Generally, for Unix software in general, user-specific settings (in this case, ~/.ssh/config) would override system-wide settings (in this case, /etc/hosts); thus, the settings in ~/.ssh/config would be higher priority.


0

The following permissions are needed: The .ssh folder: 700 (drwx------) The public key: 644 (-rw-r--r--) The private key: 600 (-rw-------)


0

you must ensure ssh server had configured to accept public key authentication. Then if message error said we did not send a packet, disable method meaning ssh server had some trouble to access authorized_keys file. You should check: The syntax of authorized_keys is correct. The permission of .ssh directory and authorized_keys file is correct. The good ...


1

Yes you can just put # (or any other character, as long as the initial entry e.g. ssh-rsa is no longer valid), before the relevant line. If you do that, and the system allows for plain text password logins as well, the user will be prompted for a password to login. So you might want to check that there is no (known) password associates with the account.


1

To minimize the setup you can have a .ssh/config like this one Host X01 HostName X01.YYY.com Host X02 HostName X02.YYY.com ... Host X01 X02 ... User my_username Compression yes Ciphers arcfour,blowfish-cbc Protocol 2 ControlMaster auto ControlPath ~/.ssh/%r@%h:%p IdentityFile ~/.ssh/YYY/id_rsa Host X01 X02 ...


1

I would attempt to put the arguments to ssh in double quotes. ssh usr@machene_wehere_i_run_the_code "/home/run_dir_script/run.sh inp 8" Also based on that error message it sounds like the script cannot find this script: /home/run_dir_script/run.sh: line 59: /home/run_dir_script/merge_tabs.sh: No such file or directory Also I'd block the scp from ...


1

There is nothing after on the line after ssh -X usr@machene_wehere_i_run_the_code in your code. So that command logs in on machene_wehere_i_run_the_code and does nothing. In the example ssh call in the accepted answer of the question you quote there is an extra parameter: ssh user@host path_to_script and the path_to_script is missing in yours.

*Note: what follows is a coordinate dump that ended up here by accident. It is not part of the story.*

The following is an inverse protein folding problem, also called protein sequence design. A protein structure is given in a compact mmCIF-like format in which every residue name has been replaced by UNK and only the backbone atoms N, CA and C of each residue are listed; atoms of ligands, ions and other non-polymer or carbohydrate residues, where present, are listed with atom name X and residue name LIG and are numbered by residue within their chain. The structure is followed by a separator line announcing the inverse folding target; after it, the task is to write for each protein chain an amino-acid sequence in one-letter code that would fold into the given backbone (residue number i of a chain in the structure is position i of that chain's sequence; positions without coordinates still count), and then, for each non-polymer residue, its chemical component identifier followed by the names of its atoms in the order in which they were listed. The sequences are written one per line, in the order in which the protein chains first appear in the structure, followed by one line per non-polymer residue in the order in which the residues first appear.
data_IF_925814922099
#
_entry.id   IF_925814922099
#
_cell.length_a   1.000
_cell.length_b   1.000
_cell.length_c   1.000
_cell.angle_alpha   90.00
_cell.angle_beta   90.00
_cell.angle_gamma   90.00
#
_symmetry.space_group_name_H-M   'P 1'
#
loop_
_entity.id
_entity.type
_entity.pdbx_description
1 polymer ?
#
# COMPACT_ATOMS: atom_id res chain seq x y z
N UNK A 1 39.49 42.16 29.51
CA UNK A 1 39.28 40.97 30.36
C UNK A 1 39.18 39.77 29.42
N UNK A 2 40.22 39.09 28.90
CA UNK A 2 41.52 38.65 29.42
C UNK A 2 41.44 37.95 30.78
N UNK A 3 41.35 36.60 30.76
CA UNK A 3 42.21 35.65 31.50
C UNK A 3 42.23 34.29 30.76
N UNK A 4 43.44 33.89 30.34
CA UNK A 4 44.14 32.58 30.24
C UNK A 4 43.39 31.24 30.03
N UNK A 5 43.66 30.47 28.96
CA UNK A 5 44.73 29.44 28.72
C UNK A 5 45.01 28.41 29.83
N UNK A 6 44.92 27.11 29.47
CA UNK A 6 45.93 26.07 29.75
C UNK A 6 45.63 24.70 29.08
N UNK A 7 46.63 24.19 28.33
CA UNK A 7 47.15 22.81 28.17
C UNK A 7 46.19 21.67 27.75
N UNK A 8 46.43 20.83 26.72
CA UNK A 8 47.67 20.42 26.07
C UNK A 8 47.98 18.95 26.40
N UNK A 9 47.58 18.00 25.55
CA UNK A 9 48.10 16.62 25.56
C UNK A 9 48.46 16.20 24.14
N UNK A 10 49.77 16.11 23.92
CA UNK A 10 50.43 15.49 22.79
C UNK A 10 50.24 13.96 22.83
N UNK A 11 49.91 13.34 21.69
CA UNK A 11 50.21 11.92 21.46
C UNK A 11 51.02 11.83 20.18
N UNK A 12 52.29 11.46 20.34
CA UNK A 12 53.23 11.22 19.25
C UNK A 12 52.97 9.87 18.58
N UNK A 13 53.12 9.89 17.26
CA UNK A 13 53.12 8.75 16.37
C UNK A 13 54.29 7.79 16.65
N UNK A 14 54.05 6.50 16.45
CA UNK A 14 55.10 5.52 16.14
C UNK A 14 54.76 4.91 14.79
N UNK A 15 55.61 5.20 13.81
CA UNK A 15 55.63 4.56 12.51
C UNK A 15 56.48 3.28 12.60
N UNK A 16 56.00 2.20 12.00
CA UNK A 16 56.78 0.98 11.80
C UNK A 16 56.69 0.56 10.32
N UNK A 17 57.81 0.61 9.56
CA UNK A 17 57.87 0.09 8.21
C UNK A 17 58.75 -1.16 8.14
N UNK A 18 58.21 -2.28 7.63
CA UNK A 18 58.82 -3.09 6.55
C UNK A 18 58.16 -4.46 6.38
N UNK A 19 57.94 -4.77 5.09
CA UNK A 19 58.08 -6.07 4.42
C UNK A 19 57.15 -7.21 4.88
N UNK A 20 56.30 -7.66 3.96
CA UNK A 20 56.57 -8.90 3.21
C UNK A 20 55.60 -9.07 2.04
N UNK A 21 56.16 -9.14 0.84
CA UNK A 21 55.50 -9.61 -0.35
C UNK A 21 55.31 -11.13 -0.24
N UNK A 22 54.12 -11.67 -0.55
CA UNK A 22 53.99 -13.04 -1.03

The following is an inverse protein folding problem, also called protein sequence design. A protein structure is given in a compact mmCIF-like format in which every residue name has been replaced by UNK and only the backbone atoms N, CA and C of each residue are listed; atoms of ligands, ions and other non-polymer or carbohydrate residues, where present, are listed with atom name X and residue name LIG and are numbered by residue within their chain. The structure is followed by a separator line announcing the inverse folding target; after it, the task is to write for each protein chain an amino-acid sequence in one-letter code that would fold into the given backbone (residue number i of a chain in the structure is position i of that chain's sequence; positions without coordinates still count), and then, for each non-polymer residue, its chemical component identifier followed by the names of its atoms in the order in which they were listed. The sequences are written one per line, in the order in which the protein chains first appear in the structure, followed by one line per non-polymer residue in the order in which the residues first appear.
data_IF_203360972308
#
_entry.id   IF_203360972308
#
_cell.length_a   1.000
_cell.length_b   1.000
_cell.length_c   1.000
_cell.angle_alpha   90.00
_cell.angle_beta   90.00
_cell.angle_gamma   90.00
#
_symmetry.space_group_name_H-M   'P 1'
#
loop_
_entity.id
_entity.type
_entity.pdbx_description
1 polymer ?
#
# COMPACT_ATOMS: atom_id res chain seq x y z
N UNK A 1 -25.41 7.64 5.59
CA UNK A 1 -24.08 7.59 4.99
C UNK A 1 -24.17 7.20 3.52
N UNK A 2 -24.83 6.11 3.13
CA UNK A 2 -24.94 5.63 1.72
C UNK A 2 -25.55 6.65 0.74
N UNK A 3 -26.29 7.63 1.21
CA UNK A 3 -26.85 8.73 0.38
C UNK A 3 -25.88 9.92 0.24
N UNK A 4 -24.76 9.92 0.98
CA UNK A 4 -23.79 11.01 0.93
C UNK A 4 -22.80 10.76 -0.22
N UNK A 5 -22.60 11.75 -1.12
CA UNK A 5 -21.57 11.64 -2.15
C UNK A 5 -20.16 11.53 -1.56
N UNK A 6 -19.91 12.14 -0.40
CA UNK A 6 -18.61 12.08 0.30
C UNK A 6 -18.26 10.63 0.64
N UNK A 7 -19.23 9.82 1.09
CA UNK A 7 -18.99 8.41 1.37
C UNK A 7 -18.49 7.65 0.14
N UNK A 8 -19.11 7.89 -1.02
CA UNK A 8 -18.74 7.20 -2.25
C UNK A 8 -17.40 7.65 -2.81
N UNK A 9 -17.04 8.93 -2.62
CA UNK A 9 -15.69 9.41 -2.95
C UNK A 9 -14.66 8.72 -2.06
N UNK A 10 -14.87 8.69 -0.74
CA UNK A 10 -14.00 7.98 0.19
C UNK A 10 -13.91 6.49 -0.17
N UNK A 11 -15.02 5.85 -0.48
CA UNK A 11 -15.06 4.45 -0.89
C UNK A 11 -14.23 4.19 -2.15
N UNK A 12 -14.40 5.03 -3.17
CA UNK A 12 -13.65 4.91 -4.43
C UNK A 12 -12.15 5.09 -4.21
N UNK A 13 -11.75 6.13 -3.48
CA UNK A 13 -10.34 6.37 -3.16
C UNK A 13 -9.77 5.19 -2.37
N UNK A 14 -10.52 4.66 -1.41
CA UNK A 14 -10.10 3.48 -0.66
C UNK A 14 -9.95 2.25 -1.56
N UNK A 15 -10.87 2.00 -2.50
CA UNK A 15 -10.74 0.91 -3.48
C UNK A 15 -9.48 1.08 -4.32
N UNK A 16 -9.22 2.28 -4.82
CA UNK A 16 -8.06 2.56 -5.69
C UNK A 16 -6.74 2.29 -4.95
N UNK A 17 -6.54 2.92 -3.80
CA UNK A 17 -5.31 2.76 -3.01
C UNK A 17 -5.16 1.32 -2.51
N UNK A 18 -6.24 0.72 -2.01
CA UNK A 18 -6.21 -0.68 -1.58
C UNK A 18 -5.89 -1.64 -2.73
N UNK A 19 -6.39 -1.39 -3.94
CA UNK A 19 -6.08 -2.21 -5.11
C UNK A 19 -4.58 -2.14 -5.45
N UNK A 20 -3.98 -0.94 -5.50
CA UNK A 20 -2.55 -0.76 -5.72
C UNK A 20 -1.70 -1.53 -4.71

1

Assuming that you have control over your home network, and that there you setup your internal IP address fixed (e.g. based on the MAC address of your home PC), then you can open up a port (e.g. 4321) on your home router to forward to your PC also on 4321. At home make sshd listen on that port. Create a new user locally as you (of course) don't want to use ...


3

It's easy: [execute from office machine] Setup connection Office -> Home (as Home has public IP). This will setup reverse tunnel from your office machine to home. ssh -CNR 19999:localhost:22 homeuser@home [execute from home machine] Connect to your office from home. This will use tunnel from the step 1. ssh -p 19999 officeuser@home Please ensure, that ...


1

Older versions of ssh-keygen don't generate all the available keys (eg. no support for ecdsa and sha256). This script does creates all the records for all available keys in /etc/ssh/: #!/bin/bash # # Creates SSHFP Records vor all available keys # HOST="$1" if (($# < 1)) then echo "Usage: sshfpgen <hostname>" exit 1 fi for pubkey in ...


1

You should use rrsync (probably available gzipped on your system e.g. in /usr/share/doc/rsync/scripts/) and associate a line in your authorized_keys file with the public key installed there for the rsync: command="$HOME/bin/rrsync -ro ~/rsyncdir/",no-agent-forwarding,no-port-forwarding,no-pty,no-user-rc,no-X11-forwarding If necessary more detail can be ...


3

Add in a "/" before "home", unless you are executing this from present working directory of / . If not, you'll need to provide some more info such as whether the ssh auth works and what permissions are like on source and dest dirs.